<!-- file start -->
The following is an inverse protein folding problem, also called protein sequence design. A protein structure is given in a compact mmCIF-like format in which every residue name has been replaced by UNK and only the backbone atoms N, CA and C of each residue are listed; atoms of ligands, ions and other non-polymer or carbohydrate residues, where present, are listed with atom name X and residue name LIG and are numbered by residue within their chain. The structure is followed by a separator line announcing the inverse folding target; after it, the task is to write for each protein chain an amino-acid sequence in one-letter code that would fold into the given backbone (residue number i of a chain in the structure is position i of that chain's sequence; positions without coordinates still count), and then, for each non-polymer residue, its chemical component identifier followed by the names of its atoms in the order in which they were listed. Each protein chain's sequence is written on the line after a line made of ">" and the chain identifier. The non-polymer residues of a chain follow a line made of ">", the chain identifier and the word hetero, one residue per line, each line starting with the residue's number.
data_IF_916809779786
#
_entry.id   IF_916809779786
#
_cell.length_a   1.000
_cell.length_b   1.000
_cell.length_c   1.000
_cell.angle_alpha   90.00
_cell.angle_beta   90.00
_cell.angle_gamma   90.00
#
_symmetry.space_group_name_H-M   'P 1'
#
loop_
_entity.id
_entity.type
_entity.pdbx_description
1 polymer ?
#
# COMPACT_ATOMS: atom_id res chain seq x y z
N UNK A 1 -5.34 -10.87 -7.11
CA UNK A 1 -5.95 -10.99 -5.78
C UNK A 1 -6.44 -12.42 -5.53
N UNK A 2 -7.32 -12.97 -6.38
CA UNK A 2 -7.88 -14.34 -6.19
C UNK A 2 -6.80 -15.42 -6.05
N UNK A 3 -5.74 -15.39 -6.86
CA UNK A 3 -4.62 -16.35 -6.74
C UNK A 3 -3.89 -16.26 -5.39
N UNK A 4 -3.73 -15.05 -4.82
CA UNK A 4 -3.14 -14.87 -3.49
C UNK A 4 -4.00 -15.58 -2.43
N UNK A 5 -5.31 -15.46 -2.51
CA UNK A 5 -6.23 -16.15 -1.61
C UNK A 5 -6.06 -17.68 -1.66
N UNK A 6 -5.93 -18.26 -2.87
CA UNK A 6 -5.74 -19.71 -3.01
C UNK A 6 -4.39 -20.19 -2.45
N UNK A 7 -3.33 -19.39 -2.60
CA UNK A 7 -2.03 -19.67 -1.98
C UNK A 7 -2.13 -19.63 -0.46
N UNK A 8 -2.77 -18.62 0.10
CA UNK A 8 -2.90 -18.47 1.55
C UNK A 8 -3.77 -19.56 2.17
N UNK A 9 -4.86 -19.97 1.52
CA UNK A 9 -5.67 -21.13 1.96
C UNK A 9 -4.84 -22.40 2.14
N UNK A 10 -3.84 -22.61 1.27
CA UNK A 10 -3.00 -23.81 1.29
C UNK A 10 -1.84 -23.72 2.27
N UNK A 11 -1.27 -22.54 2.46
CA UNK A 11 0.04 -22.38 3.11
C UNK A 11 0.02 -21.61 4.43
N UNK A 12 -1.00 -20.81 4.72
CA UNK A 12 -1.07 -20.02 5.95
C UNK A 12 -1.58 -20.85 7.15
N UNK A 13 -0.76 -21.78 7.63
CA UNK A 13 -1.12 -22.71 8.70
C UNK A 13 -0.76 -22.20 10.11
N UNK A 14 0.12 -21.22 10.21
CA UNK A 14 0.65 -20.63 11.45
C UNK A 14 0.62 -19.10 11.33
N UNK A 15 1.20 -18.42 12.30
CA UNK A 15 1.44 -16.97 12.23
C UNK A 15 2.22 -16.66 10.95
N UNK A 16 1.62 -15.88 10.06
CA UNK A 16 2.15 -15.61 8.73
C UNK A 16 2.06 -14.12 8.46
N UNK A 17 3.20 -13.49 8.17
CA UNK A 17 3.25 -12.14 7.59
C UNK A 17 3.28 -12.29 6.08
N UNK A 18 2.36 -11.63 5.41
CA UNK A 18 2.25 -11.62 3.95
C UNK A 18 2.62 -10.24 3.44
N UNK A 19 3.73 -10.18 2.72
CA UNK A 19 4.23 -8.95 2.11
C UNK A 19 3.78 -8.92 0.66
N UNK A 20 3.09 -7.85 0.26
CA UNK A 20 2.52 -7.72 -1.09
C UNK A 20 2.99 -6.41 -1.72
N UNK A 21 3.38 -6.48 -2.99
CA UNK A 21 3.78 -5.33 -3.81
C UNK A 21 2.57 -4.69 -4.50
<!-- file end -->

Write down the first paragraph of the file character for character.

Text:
The following is an inverse protein folding problem, also called protein sequence design. A protein structure is given in a compact mmCIF-like format in which every residue name has been replaced by UNK and only the backbone atoms N, CA and C of each residue are listed; atoms of ligands, ions and other non-polymer or carbohydrate residues, where present, are listed with atom name X and residue name LIG and are numbered by residue within their chain. The structure is followed by a separator line announcing the inverse folding target; after it, the task is to write for each protein chain an amino-acid sequence in one-letter code that would fold into the given backbone (residue number i of a chain in the structure is position i of that chain's sequence; positions without coordinates still count), and then, for each non-polymer residue, its chemical component identifier followed by the names of its atoms in the order in which they were listed. Each protein chain's sequence is written on the line after a line made of ">" and the chain identifier. The non-polymer residues of a chain follow a line made of ">", the chain identifier and the word hetero, one residue per line, each line starting with the residue's number.